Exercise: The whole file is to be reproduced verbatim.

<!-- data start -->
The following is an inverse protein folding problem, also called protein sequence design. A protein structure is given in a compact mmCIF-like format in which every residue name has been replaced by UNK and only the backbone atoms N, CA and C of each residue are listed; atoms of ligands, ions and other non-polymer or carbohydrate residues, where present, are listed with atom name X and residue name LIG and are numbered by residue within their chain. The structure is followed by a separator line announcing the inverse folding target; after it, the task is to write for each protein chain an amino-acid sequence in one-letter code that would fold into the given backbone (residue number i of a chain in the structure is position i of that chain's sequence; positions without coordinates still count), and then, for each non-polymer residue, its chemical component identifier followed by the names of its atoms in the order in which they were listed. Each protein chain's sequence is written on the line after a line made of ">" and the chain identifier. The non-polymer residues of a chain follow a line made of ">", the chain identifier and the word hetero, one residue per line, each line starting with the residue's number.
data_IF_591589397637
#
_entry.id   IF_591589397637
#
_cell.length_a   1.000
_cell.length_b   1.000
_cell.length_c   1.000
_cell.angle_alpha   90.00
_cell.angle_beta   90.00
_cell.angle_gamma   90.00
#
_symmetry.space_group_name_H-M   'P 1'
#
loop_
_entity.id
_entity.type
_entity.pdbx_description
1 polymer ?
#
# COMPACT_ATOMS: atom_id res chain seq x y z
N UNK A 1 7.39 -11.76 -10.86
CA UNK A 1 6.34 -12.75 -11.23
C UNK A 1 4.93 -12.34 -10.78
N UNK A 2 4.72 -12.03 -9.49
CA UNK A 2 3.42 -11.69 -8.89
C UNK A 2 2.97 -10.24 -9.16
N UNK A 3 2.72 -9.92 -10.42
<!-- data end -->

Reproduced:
The following is an inverse protein folding problem, also called protein sequence design. A protein structure is given in a compact mmCIF-like format in which every residue name has been replaced by UNK and only the backbone atoms N, CA and C of each residue are listed; atoms of ligands, ions and other non-polymer or carbohydrate residues, where present, are listed with atom name X and residue name LIG and are numbered by residue within their chain. The structure is followed by a separator line announcing the inverse folding target; after it, the task is to write for each protein chain an amino-acid sequence in one-letter code that would fold into the given backbone (residue number i of a chain in the structure is position i of that chain's sequence; positions without coordinates still count), and then, for each non-polymer residue, its chemical component identifier followed by the names of its atoms in the order in which they were listed. Each protein chain's sequence is written on the line after a line made of ">" and the chain identifier. The non-polymer residues of a chain follow a line made of ">", the chain identifier and the word hetero, one residue per line, each line starting with the residue's number.
data_IF_591589397637
#
_entry.id   IF_591589397637
#
_cell.length_a   1.000
_cell.length_b   1.000
_cell.length_c   1.000
_cell.angle_alpha   90.00
_cell.angle_beta   90.00
_cell.angle_gamma   90.00
#
_symmetry.space_group_name_H-M   'P 1'
#
loop_
_entity.id
_entity.type
_entity.pdbx_description
1 polymer ?
#
# COMPACT_ATOMS: atom_id res chain seq x y z
N UNK A 1 7.39 -11.76 -10.86
CA UNK A 1 6.34 -12.75 -11.23
C UNK A 1 4.93 -12.34 -10.78
N UNK A 2 4.72 -12.03 -9.49
CA UNK A 2 3.42 -11.69 -8.89
C UNK A 2 2.97 -10.24 -9.16
N UNK A 3 2.72 -9.92 -10.42